Taxing Medical Marijuana Bill HB 1455 Appears Dead On Arrival In Florida Senate

Taxing Medical Marijuana Bill HB 1455 Appears Dead On Arrival In Florida Senate

Jim McCool
Jim McCool
March 9, 2021

Thanks to State Senator Jeff Brandes (R), who says "it's gonna happen," Florida may be the next state to legalize recreational marijuana, but not everyone in his party is gun-ho on the idea, and some Republicans are looking to cap medical marijuana consumption.

The Florida House of Representatives will convene on Tuesday to vote on HB 1455, filed by Rep. Spencer Roach (R), a regulatory measure that would cap THC at 10%, resulting in medical marijuana users experiencing 50-150% higher taxes according to Florida For Care.

"The legislature must turn off their reefer madness blinders for a second and face facts that THC caps are an egregious tax on patients, no two ways about it," stated Ben Pollara, Executive Director of Florida for Care. "And if there is anything, ANYTHING, that Republicans in the Florida legislature dislike more than sick people smoking marijuana it is new taxes!

Pollara is right, Republicans legislators and the voters that elected them to office detest taxes, especially new ones.

The Florida  House has always historically passed similar legislation over the last few years, but it usually dies once it gets over to the Senate side. Is Roach's bill dead on arrival in the Senate chamber?


Here is a list of things Rep. Roach's bill calls for:

—Prohibits a qualified physician from engaging in certain advertising

—prohibits certain entities & individuals from employing qualified physician or having certain economic interests

—authorizes DOH to sample marijuana & marijuana delivery devices

—requires recall of marijuana under certain circumstances

—prohibits a qualified physician from certifying to minor patient marijuana

—except for low-THC cannabis

—revises supply limits of marijuana

—prohibits medical marijuana testing laboratory from having an economic interest or financial relationship with MMTC.

On top of Florida for Care states, the Medical Marijuana Business Association of Florida insists that the caps would water down the cannabis and, "inadvertently require patients to consume or smoke more cannabis in order to medicate."

According to  Taylor Biehl, a government affairs consultant with Capit0l Alliance Group," The Medical Marijuana Business Assoc of Florida, believes that capping the levels at 10% on smokable products would create a variety of issues and inconveniences between physicians and patients."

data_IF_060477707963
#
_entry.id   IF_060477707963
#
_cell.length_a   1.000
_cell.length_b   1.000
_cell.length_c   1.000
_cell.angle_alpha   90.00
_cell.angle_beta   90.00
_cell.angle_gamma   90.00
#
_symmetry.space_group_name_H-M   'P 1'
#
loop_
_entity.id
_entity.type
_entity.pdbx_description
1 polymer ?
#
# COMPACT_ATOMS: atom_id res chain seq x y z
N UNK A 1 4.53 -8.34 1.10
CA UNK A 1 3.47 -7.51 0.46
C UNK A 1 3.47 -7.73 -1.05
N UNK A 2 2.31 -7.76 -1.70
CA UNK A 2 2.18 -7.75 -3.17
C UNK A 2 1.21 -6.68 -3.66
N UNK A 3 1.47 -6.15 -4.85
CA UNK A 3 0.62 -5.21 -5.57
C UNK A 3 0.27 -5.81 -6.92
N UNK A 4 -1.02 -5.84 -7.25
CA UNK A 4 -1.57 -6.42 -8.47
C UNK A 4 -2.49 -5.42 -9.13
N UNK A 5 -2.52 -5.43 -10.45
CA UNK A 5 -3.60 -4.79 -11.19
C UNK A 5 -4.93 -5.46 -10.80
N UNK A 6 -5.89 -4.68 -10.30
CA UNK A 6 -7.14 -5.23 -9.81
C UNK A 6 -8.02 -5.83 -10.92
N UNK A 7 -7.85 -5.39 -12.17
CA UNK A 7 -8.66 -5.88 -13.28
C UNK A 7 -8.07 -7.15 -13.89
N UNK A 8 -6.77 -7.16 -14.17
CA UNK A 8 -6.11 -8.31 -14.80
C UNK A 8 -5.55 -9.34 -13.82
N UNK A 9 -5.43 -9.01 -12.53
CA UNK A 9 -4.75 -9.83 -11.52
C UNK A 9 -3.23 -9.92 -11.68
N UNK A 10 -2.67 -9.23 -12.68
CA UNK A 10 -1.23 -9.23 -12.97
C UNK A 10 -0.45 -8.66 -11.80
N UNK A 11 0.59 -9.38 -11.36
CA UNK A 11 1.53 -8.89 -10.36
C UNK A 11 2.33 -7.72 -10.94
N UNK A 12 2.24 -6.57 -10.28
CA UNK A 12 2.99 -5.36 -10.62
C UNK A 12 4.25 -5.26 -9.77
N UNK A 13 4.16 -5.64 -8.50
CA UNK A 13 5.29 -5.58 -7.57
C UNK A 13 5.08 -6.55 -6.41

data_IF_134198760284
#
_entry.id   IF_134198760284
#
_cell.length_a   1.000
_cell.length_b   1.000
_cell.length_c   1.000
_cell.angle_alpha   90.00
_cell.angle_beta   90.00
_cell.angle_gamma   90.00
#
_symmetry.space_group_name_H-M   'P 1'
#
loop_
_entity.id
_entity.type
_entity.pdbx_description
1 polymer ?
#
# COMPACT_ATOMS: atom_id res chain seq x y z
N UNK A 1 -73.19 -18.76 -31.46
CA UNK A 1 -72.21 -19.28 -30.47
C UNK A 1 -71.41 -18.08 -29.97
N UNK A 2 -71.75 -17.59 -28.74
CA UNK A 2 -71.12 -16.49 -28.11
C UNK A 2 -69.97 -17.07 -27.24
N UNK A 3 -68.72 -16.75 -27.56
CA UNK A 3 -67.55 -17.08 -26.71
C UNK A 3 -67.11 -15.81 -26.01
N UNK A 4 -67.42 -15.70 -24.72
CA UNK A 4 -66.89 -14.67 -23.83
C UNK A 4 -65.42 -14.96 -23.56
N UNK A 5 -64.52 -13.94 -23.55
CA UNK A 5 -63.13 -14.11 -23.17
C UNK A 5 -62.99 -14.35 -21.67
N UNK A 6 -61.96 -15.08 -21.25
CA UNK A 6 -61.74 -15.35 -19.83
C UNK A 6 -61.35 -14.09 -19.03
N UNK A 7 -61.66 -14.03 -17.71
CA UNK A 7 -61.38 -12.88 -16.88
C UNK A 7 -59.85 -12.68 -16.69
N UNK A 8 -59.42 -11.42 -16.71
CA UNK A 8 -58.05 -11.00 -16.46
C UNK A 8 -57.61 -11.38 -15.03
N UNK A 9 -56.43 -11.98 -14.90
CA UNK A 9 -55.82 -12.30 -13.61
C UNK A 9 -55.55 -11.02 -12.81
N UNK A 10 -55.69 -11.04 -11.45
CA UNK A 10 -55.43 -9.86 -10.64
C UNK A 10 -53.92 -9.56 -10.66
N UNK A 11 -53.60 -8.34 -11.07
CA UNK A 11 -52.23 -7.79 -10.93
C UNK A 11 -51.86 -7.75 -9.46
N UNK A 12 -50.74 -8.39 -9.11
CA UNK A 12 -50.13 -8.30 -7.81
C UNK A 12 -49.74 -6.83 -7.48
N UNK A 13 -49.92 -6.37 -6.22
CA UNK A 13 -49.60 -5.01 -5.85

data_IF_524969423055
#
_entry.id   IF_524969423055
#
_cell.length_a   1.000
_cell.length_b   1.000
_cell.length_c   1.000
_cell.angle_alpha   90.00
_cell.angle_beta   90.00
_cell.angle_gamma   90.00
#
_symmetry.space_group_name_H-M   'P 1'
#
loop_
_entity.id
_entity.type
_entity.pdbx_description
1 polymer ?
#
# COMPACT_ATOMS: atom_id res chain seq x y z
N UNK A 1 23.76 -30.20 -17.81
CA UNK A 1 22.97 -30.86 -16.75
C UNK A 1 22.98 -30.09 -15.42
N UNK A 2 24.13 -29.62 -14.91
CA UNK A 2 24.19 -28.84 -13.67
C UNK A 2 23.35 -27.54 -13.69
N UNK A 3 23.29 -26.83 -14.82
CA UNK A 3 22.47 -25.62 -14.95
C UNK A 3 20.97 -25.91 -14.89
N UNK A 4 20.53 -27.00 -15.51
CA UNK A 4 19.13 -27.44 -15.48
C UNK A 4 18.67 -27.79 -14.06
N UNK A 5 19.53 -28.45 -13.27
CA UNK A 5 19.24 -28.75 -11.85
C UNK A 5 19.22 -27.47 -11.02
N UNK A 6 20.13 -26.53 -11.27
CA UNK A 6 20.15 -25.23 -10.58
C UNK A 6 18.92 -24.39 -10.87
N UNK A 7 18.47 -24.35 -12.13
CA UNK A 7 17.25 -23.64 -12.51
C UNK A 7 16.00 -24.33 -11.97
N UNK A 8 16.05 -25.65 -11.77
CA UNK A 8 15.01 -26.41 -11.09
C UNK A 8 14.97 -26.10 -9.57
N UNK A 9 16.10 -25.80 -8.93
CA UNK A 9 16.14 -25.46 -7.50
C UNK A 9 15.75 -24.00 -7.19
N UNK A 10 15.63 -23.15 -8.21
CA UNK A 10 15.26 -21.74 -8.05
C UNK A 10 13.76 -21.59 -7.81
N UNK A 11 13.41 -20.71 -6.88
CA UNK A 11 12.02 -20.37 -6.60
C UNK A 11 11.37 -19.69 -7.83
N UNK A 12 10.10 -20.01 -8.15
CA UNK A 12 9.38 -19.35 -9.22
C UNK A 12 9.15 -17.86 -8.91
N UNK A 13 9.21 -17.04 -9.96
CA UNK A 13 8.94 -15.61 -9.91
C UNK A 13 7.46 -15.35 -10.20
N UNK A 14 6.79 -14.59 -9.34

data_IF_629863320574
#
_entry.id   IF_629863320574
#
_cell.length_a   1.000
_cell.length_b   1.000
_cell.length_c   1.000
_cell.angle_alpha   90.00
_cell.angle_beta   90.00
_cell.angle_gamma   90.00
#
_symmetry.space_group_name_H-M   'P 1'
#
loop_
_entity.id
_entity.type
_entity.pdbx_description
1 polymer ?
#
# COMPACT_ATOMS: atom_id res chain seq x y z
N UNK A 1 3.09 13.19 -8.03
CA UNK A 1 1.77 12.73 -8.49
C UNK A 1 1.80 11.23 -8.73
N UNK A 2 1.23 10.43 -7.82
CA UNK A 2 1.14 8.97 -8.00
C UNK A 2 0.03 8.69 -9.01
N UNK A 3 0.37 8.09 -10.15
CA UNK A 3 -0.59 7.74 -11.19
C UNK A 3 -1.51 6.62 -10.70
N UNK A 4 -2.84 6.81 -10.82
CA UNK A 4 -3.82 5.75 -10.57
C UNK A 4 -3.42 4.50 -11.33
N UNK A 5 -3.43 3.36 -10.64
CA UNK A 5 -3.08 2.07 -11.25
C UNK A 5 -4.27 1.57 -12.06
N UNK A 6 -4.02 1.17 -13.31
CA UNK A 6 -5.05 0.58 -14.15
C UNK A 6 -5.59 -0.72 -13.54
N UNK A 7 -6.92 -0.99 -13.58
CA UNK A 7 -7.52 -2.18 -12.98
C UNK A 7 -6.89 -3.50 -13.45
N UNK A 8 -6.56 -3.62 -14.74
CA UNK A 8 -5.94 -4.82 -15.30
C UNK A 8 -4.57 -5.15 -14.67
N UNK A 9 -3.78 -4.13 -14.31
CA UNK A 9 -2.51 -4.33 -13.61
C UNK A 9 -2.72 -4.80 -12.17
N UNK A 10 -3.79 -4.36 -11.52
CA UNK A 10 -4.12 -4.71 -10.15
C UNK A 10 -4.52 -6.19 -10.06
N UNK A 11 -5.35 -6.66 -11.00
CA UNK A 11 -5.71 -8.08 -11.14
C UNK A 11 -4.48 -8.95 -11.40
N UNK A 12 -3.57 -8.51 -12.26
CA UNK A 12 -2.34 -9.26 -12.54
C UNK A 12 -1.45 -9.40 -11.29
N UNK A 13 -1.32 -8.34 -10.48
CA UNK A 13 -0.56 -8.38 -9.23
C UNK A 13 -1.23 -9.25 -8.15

U.S. Rep. Matt Gaetz (R), arguably one of the most Conservative members of the House of Representatives, opposes caps on medical marijuana and has expressed his unwavering support for legalizing cannabis in Congress and while he was a state legislator in Florida.

“The only thing that I know is more popular than getting out of the war on drugs is getting out of the war in Afghanistan,” Gaetz said.

“But if we were measuring the success of the war on drugs, it would be hard to conclude anything other than the fact that drugs have won,” he continued. “Because the American people do not support the policies of incarceration, limited research, limited choice, and particularly constraining medical application.”

Now, if Florida voted by 71% in the midterm elections to include medicinal marijuana in the state's Constitution, then would it be fair to make such regulations?

With an estimated 500,000 Florida patients having to rely on medical marijuana that is prescribed by some 2,600 physicians, it appears as if the legislative wind could be against House Republicans who support the caps.

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Jim McCool

Jim McCool

Jim is a graduate of Florida State University where he studied Political Science, Religion and Criminology. He has been a reporter for the Floridian since January of 2021 and will start law school in 2024.

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